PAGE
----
Recall that Tony Bradley, Utah’s backup center, was second in the league in most screen assists per 36 minutes behind Gobert. The reason why is simple: Utah’s offense is built around its centers setting a gajillion ball screens to get its drivers downhill. That means they both have ample opportunity to tally screen assists that other bigs simply don’t get, which is reflected in their high screen assist totals. The stat that is supposed to reflect the league’s best screeners instead ends up reflecting the ones who get the most chances.

In a sense, then, both Jazz centers are “screen assists stat-padding,” as weird as it may sound when describing an action as unselfish as a screen.

But can’t you say the same thing about actual assists?

Absolutely! Now we’re onto something!

This is the point Locke is hinting at when he suggested Gobert had a “triple double” with screen assists against the Nets. Screen assists may be fraught with peril, but so are actual assists. Why is one a fundamental stat used for triple doubles and the other relegated to an obscure section of the NBA’s advanced stats page?

I’m more than sympathetic to this argument. Let’s copy and paste each counterargument against screen assists from above, except with some small word changes:

One obvious problem is that the player still has to make a play off the screen for the passer to get credit. This creates plenty of situations where the pass itself may be ineffective, but the receiver scores anyway.

Sounds about right:

Citing screen assists as a ranking of the league’s best passers is also terribly misleading because it suggests the only purpose of a pass is to enable the man receiving it to score himself. The reality is that passes are made for many different purposes, ranging from distractions to creating drive-and-kick opportunities to set up a third (or fourth, or fifth) player to score. As Eberhardt noted, a good pass does its job when it helps the team score, not necessarily the individual player.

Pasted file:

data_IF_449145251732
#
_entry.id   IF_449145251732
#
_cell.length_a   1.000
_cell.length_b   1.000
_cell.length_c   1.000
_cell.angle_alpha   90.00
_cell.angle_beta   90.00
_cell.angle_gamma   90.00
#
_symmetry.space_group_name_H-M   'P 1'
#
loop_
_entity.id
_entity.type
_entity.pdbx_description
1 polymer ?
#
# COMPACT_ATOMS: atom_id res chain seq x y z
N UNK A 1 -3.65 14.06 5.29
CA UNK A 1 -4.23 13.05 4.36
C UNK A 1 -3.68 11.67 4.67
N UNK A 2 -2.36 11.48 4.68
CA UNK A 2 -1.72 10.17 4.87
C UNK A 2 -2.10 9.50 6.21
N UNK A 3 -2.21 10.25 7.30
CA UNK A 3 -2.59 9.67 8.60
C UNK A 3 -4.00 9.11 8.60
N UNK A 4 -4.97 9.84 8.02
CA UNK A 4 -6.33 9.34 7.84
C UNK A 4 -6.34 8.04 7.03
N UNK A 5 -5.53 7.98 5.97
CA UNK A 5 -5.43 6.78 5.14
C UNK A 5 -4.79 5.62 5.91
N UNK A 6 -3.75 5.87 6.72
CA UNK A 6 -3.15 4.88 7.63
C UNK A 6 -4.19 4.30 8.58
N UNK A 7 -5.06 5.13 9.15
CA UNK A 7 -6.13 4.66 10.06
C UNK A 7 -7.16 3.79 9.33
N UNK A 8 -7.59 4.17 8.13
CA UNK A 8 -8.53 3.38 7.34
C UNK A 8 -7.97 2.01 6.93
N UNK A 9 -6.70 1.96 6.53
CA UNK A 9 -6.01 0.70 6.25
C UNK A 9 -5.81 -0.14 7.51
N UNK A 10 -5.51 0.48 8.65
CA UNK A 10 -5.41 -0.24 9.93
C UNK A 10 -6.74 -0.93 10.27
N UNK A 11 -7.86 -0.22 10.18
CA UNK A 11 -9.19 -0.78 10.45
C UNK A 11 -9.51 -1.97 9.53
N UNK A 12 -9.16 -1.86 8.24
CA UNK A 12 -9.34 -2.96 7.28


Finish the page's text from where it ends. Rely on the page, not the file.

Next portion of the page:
Yup.

There’s also a third problem: screen assists don’t do much on their own to tell you about passing aptitude or efficiency. ... Recall that T.J. McConnell, Indiana’s backup point guard, is third in the league in most screen assists per 36 minutes behind LeBron James and Ricky Rubio. The reason why is simple: Indiana’s offense is built around its point guards dribbling a lot and making a gajillion passes to get its other players downhill. That means McConnell has ample opportunity to tally screen assists that other less ball-dominant backup point guards simply don’t get, which is reflected in his high screen assist totals. The stat that is supposed to reflect the league’s best passers instead ends up reflecting the ones who get the most chances. In a sense, then, McConnell is stat-padding, as weird as it may sound when describing an action as unselfish as a pass.

A few logical leaps — I don’t think McConnell is stat padding, for example — but that also sounds about right. So why are “screen assists” mocked as a stat, but actual “assists” aren’t? It’s a fair question.

Great. So shouldn’t we then make screen assists mainstream?

That’s one way to put it, but I’d argue the opposite. Two wrongs don’t make a right. Whataboutism is a scrooge, even on a topic as nitty-gritty as this.

If assists are as flawed as screen assists, the answer isn’t to elevate screen assists to that level. Just as one needs to dig deeper than the assist leaderboard to determine the league’s best passers, so too do we need to think more critically about the league’s best screen-setters.

And this can happen without taking away from the initial purpose of the stat: to help us value screen-setting as a skill. Rajon Rondo has been known to pad his assist totals, but we’d all agree that Rajon Rondo was still a great passer. The same can be true of Gobert and his screen-setting, and that’s fine.

Besides, there are plenty of other ways to illustrate Gobert’s value as a player. Let’s use those instead. For example: